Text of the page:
The absence of ambient noise. Sure, The Wrath of Kahn is full of truly iconic music and plenty of sound engineering to accompany battle scenes and special effects. But when it’s quiet, it’s really quiet—like when Kirk and McCoy are “celebrating” Kirk’s birthday with Romulan ale and a friendly heart-to-heart. The lack of background noise is a distinct difference between dated and contemporary films. Modern movies use a lot of ambient song or noise to create moods and evoke emotion in audience members (the most obvious example being horror film soundtracks; you can’t sneak down a midnight-black hallway without a taut strings accompaniment, can you?). When that ambient noise is missing, it’s up to the actors to bring the emotion, to let moviegoers know what that should be feeling at any particular moment. It’s pretty cool to see (and hear) this stripped approach, and it makes me admire the actors’ performances that much more.

The use of practical effects. I can’t quite put my finger on it, but there’s something special about practical effects that make them damn near timeless; okay, okay, maybe that’s a bit much. They do age, but not as quickly as over-the-top CGI effects that often just look…well, fake. There’s something cool, too, about the fact that the Wrath of Kahn filmmakers couldn’t just go, “Yeah, we’ll just create all of this on a computer, so there’s no need to film anything.” They had to think through how to shoot starships traveling in space, building model after model until they got it right. They constructed that eel-earworm-thing of my nightmares out of latex (puppetry is so rad!). Their stunt doubles were busy, flying through the air every time the Enterprise or the Reliant was hit. I can appreciate what filmmakers in the 80s were up against and the vision it took to create alternate realities (like Star Trek) onscreen.

khanAnd I can’t talk about this movie without fangirling over the actor who played Kahn, Ricardo Montalban. He is the epitome of the perfect 80s villain with his rock star hair (I immediately thought of Bowie in Labyrinth), dramatic delivery, expressive eyes, and whoa nelly, those pecs! (I can’t believe he was in his 60s while filming this movie and still so incredibly fit.) As a moviegoer, I loathed him the second he came onscreen. You just know he’s a bad dude, so it feels good to root for all our heroes aboard the Enterprise.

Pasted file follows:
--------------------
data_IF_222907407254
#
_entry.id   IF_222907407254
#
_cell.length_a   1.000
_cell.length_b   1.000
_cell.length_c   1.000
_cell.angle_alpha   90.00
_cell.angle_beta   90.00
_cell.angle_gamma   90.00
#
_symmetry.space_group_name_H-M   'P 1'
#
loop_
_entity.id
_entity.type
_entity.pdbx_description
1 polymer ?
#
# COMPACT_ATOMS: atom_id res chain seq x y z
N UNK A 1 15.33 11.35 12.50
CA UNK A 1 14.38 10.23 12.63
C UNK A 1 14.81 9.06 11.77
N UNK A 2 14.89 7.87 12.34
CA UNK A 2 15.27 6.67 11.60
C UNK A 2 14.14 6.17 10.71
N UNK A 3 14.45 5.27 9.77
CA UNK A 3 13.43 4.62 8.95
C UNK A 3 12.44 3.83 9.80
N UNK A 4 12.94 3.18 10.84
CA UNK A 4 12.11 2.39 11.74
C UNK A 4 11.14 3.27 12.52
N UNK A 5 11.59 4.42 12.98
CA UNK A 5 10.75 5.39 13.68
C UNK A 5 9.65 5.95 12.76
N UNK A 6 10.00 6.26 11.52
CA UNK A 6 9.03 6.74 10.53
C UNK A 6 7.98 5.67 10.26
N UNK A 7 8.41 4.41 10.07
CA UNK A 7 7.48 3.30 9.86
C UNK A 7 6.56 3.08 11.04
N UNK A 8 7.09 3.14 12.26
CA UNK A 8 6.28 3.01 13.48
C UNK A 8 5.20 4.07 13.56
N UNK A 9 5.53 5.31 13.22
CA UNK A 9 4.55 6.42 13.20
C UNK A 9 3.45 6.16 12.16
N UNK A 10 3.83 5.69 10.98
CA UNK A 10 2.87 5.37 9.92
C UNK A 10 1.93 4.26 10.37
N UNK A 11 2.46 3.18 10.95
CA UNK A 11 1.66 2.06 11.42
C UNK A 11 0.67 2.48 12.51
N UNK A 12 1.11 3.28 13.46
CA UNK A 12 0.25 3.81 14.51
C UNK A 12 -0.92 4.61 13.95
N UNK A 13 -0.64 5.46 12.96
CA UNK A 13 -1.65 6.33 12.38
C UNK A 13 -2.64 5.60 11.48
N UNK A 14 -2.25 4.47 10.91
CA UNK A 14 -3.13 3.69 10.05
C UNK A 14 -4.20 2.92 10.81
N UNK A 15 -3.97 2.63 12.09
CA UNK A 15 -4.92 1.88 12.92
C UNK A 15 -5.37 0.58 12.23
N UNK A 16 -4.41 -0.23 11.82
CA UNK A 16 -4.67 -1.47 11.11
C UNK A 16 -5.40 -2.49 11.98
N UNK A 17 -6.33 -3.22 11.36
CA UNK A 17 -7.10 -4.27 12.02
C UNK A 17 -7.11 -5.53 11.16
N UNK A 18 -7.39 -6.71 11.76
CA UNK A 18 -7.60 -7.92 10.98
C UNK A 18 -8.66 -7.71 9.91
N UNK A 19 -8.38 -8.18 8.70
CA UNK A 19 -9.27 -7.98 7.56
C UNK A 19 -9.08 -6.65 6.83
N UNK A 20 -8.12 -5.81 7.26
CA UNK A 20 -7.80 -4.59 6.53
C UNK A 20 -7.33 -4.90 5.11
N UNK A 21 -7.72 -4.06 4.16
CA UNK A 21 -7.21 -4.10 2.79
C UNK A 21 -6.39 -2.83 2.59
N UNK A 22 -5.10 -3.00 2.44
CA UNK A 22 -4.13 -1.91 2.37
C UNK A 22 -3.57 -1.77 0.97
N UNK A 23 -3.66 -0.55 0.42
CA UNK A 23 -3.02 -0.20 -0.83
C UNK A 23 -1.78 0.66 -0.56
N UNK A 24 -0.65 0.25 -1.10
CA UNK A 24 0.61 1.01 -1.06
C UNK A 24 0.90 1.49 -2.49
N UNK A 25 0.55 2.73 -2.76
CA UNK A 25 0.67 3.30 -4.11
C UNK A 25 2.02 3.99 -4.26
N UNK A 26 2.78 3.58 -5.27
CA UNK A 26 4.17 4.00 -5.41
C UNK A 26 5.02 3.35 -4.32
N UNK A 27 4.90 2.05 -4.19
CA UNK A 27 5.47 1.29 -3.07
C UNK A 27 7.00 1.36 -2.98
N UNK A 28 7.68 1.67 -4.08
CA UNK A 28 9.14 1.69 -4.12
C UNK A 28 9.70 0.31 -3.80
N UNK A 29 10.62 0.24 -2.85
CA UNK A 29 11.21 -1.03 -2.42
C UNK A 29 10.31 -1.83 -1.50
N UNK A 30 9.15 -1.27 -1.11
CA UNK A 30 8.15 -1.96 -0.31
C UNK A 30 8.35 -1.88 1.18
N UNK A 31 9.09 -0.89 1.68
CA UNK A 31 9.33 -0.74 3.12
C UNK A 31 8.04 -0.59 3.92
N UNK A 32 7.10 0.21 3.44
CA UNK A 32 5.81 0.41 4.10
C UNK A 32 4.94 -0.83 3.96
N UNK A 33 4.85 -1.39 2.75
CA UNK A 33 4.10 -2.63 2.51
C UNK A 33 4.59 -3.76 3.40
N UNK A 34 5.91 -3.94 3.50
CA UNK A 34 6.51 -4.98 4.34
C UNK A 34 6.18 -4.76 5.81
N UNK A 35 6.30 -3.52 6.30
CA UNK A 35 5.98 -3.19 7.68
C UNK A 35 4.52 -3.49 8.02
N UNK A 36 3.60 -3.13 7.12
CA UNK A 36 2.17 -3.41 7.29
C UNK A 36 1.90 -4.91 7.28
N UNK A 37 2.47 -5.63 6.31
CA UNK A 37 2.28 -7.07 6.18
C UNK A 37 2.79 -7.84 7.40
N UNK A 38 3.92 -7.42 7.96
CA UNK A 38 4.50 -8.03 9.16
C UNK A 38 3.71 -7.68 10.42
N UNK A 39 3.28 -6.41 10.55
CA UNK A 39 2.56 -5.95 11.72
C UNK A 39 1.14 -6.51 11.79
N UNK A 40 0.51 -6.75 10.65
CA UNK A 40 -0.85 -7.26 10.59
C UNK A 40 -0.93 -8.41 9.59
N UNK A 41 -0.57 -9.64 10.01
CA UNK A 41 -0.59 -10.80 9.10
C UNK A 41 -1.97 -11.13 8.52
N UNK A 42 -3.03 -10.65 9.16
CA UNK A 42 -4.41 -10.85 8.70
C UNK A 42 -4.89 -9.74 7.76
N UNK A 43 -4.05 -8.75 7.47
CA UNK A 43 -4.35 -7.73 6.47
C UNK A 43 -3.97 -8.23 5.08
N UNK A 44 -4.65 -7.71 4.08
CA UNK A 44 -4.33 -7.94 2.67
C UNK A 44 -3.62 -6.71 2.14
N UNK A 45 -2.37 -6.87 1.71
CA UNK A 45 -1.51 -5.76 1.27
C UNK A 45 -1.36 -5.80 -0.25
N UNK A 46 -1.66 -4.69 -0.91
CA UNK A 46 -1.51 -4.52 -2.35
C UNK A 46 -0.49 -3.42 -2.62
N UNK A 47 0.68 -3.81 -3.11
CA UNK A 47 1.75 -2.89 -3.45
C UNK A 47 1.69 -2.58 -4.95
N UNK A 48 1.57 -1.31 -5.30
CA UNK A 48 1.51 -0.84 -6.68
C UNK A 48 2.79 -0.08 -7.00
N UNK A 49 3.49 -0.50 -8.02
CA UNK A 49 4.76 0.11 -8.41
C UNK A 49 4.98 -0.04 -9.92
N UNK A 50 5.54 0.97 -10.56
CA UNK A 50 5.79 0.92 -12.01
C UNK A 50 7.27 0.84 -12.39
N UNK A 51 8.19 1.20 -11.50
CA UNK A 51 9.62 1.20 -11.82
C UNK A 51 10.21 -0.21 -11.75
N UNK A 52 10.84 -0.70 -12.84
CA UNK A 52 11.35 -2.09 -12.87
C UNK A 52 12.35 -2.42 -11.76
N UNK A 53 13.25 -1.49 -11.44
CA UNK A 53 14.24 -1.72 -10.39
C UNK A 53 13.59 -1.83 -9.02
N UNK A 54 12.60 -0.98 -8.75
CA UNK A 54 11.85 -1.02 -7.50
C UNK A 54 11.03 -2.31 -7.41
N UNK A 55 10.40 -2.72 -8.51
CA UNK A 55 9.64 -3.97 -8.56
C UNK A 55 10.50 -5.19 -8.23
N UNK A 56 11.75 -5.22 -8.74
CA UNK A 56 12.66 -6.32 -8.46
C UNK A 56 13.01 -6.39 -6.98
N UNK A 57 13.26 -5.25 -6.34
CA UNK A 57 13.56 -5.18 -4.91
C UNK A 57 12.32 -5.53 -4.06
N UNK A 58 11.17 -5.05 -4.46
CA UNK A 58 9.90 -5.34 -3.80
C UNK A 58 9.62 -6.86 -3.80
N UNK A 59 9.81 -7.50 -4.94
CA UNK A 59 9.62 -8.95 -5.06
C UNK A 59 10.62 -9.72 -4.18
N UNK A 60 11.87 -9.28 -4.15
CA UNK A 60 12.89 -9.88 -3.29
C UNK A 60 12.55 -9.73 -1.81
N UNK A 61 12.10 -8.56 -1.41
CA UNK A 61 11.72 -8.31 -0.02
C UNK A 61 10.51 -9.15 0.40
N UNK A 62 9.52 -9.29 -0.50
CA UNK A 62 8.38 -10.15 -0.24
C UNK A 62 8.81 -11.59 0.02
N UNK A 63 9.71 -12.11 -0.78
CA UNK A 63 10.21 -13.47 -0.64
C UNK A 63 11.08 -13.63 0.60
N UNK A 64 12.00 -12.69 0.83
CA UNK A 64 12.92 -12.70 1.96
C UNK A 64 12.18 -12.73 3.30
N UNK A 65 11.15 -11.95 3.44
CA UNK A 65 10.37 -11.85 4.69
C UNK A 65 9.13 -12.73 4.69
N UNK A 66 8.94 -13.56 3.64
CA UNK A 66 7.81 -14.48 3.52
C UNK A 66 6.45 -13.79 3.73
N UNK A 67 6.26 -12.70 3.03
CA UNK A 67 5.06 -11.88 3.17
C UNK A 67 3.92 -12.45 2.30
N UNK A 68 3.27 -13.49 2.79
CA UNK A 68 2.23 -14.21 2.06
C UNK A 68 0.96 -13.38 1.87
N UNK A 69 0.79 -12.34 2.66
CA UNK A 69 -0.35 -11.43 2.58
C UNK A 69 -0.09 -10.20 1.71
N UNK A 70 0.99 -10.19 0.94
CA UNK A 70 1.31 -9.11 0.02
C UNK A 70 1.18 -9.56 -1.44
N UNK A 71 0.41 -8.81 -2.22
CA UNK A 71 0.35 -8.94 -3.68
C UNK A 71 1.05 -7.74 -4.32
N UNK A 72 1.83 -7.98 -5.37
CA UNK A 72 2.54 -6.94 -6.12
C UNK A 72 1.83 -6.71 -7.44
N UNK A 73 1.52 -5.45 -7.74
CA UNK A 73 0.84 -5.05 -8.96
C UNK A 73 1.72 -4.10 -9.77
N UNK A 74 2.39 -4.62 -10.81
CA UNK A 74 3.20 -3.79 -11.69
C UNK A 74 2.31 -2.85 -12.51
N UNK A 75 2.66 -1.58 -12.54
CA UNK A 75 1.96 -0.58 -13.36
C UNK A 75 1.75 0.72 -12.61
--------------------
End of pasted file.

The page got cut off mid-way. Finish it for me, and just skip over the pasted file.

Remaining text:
Yep, after seeing The Wrath of Kahn, I’d be down to watch another OG Star Trek movie. Bryan tells me two, four, and six are the best. To that, I say, bring on the popcorn.

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Star Trekking: Galactic Musings from a Starship Newbie: Episode 1

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I’ve been in a relationship with a Trekkie for three nerdy years and seven geeky months, and until last night, I’d never seen a full episode of Star Trek—at least not one I’d intentionally paid attention to. I remember the show being on when I was growing up. In particular, I remember seeing Patrick Stewart and Whoopi Goldberg onscreen. But space was never really my thing. I was into very serious literature during my formative years. I craved stories of tortured love and metaphorically invisible men, not space exploration.